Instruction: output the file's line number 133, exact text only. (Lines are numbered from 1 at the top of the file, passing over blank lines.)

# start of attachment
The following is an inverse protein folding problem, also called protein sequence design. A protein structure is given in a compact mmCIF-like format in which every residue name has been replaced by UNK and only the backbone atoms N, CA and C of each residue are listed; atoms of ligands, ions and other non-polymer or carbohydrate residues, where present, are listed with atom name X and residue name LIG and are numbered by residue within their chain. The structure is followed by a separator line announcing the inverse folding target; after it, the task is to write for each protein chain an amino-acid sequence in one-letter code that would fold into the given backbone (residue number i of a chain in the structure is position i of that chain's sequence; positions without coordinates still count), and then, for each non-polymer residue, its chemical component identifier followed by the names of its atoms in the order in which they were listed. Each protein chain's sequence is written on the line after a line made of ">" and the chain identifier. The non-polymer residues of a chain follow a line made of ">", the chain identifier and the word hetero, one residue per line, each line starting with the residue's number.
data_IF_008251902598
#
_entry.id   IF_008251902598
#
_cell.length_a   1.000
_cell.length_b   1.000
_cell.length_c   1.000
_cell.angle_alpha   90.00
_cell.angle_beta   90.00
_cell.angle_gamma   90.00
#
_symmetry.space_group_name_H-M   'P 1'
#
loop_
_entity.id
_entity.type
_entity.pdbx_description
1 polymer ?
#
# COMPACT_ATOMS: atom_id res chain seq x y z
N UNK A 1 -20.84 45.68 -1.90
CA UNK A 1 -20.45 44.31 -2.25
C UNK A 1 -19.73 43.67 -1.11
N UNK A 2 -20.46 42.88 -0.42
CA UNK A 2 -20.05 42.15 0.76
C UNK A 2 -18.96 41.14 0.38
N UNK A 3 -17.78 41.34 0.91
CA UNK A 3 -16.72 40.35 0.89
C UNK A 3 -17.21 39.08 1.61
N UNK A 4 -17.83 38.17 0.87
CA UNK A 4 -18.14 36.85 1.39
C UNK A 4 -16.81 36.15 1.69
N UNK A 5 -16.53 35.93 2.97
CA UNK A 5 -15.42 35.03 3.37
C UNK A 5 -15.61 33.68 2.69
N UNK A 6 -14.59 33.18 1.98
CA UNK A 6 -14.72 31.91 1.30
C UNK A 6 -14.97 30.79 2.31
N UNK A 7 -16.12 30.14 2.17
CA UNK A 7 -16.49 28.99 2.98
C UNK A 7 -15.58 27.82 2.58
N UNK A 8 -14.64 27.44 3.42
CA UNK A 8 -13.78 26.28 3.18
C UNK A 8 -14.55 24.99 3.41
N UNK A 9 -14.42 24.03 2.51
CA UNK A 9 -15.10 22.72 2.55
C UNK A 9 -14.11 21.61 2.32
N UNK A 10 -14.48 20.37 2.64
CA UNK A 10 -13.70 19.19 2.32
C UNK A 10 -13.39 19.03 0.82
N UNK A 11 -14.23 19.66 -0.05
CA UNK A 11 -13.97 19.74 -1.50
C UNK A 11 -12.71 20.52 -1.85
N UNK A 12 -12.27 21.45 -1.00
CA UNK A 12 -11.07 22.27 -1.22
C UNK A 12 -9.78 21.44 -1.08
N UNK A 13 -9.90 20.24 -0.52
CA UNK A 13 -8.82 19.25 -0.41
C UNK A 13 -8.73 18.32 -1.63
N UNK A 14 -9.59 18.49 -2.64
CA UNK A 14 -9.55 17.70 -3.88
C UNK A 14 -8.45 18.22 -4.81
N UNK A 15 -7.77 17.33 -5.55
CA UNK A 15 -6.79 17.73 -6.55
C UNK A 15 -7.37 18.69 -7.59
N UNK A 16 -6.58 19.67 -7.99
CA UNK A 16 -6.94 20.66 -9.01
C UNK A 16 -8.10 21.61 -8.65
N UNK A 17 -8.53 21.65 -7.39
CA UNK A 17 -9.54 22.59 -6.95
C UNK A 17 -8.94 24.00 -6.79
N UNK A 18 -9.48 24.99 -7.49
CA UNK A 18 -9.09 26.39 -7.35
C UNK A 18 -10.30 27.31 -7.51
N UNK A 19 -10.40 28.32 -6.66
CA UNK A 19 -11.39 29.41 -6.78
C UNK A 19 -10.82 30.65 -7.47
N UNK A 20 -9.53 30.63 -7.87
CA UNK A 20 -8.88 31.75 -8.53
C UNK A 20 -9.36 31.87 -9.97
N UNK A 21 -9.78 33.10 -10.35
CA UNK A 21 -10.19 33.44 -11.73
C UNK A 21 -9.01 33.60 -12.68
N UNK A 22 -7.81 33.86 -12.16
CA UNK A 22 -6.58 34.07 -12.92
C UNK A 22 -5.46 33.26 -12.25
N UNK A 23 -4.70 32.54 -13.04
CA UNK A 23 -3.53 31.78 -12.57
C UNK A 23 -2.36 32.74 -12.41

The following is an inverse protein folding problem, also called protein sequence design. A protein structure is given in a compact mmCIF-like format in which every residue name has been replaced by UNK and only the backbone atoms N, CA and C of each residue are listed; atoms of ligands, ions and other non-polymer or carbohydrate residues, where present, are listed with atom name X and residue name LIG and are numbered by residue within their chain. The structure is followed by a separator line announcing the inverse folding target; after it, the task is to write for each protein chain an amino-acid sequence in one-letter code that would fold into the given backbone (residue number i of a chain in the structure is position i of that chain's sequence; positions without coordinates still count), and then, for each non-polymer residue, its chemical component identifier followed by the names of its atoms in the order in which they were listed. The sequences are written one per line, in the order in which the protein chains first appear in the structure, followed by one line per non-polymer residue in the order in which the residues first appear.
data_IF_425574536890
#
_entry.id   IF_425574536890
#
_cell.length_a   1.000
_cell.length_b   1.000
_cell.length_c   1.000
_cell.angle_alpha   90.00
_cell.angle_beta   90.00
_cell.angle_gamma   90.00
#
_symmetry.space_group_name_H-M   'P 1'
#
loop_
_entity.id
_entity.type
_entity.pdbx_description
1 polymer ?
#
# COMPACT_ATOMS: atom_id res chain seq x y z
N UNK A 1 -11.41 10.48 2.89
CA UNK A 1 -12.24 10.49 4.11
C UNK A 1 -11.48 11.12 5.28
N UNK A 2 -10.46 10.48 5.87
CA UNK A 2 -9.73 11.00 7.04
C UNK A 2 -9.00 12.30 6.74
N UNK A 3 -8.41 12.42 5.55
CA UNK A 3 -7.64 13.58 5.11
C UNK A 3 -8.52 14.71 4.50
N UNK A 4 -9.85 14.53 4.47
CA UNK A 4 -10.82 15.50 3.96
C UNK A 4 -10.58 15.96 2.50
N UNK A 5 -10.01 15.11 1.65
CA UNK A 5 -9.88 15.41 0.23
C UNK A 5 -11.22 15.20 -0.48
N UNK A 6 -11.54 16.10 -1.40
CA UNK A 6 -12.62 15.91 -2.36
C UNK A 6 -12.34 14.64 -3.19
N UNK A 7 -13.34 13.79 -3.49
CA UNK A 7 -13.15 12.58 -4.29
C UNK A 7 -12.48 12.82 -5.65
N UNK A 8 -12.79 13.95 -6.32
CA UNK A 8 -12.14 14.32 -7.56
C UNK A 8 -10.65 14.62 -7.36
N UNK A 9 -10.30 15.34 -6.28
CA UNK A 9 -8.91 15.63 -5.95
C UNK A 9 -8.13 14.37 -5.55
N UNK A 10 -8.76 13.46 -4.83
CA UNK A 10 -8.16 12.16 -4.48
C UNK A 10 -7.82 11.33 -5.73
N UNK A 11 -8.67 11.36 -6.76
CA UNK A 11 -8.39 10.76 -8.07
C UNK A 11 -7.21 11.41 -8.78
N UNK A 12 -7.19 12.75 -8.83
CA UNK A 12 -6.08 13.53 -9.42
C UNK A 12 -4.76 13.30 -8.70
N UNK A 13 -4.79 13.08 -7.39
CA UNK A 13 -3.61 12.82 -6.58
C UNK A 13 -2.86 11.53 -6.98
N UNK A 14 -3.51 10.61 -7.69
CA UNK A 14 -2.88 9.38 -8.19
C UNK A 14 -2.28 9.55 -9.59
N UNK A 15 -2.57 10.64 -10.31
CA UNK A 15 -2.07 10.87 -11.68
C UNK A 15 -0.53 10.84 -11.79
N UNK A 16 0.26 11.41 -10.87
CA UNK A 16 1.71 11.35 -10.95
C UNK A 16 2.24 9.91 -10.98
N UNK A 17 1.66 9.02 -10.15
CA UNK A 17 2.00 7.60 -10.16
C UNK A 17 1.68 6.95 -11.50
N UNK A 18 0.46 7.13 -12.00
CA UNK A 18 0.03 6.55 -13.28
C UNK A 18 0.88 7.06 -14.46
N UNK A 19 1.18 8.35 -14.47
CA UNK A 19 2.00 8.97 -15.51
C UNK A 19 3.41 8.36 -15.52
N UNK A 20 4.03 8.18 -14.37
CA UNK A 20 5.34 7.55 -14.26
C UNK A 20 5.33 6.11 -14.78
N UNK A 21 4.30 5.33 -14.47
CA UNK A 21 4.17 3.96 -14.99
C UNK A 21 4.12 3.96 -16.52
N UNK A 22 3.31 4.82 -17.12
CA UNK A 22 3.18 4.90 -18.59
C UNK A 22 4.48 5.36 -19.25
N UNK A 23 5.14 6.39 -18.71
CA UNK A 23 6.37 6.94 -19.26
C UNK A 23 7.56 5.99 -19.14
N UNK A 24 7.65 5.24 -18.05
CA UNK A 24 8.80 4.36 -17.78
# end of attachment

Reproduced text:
N UNK A 8 -12.79 13.95 -6.32